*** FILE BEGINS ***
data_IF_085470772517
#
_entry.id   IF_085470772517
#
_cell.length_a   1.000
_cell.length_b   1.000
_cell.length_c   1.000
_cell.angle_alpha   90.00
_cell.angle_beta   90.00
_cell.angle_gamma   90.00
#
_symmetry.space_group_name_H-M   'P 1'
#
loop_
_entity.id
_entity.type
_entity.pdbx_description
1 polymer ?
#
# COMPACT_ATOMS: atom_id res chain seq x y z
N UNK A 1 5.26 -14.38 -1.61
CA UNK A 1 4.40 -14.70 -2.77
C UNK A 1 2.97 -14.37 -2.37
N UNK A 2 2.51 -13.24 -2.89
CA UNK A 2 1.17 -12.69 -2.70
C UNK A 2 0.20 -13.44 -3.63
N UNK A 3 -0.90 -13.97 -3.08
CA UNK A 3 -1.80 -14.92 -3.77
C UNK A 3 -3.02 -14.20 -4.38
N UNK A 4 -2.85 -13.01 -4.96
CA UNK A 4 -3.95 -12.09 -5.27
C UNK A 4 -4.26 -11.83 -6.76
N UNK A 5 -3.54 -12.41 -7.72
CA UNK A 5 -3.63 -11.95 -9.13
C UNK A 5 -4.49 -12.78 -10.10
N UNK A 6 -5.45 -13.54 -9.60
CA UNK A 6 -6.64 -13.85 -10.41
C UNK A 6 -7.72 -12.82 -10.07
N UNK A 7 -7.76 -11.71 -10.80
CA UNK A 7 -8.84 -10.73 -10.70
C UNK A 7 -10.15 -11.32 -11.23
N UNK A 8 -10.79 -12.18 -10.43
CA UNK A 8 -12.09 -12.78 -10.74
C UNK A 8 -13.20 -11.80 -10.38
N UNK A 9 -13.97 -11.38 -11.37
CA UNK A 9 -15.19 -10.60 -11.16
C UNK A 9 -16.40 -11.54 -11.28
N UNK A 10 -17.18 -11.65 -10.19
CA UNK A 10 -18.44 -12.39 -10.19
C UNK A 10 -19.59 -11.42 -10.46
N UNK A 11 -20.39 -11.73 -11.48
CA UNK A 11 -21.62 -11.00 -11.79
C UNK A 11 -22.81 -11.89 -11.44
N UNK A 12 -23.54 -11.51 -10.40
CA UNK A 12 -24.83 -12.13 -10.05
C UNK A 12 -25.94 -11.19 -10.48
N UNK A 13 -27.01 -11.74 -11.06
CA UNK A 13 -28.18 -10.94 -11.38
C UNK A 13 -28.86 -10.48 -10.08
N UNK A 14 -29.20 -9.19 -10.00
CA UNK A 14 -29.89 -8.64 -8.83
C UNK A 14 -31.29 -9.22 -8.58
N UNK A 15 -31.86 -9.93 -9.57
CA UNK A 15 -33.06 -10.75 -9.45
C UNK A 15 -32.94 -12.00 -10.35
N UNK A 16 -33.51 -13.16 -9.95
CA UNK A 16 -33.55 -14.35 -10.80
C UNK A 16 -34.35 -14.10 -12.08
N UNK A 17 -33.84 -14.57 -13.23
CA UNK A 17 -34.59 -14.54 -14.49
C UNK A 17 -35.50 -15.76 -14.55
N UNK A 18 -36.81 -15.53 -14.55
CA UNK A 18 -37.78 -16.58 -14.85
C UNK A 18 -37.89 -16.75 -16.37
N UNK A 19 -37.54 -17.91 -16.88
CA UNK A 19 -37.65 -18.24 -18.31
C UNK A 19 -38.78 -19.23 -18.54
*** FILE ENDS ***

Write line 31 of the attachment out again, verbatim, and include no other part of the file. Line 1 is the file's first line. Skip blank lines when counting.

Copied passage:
CA UNK A 4 -3.95 -12.09 -5.27